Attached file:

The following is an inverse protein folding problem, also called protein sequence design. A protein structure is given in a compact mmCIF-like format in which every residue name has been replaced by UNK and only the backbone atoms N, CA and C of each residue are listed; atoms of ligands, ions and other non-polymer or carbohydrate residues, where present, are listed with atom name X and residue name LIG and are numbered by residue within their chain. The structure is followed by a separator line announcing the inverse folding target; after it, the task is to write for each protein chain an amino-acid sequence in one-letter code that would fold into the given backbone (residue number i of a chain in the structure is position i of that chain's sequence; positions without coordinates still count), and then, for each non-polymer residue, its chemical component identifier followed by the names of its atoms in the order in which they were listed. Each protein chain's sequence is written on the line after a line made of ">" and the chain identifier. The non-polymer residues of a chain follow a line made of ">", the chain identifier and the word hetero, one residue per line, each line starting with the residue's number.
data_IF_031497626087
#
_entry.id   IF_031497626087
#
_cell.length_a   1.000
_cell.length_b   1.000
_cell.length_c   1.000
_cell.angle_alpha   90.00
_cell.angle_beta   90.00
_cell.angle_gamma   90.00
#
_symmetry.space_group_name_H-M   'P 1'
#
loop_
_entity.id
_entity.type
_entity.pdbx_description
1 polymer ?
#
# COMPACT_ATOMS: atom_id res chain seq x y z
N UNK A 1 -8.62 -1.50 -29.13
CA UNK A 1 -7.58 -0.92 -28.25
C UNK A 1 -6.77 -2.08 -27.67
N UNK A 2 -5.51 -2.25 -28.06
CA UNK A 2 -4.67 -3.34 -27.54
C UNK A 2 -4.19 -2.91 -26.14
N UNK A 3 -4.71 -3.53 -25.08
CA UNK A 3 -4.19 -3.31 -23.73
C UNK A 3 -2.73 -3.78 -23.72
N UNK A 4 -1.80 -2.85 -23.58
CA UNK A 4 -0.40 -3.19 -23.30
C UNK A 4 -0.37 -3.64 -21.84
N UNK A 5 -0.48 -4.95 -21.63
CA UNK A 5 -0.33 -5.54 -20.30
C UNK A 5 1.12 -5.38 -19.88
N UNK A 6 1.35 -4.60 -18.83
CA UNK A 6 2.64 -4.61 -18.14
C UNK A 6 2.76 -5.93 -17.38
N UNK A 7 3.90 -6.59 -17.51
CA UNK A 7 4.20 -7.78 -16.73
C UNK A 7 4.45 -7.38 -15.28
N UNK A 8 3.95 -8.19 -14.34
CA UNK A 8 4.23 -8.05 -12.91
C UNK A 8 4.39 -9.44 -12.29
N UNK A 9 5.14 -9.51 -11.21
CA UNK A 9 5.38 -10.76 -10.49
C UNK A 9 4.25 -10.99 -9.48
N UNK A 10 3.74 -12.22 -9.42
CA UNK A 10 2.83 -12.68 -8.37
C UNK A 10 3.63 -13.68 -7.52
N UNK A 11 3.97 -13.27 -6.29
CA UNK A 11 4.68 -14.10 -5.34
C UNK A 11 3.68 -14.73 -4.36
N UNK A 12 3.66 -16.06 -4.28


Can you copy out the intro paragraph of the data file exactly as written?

The following is an inverse protein folding problem, also called protein sequence design. A protein structure is given in a compact mmCIF-like format in which every residue name has been replaced by UNK and only the backbone atoms N, CA and C of each residue are listed; atoms of ligands, ions and other non-polymer or carbohydrate residues, where present, are listed with atom name X and residue name LIG and are numbered by residue within their chain. The structure is followed by a separator line announcing the inverse folding target; after it, the task is to write for each protein chain an amino-acid sequence in one-letter code that would fold into the given backbone (residue number i of a chain in the structure is position i of that chain's sequence; positions without coordinates still count), and then, for each non-polymer residue, its chemical component identifier followed by the names of its atoms in the order in which they were listed. Each protein chain's sequence is written on the line after a line made of ">" and the chain identifier. The non-polymer residues of a chain follow a line made of ">", the chain identifier and the word hetero, one residue per line, each line starting with the residue's number.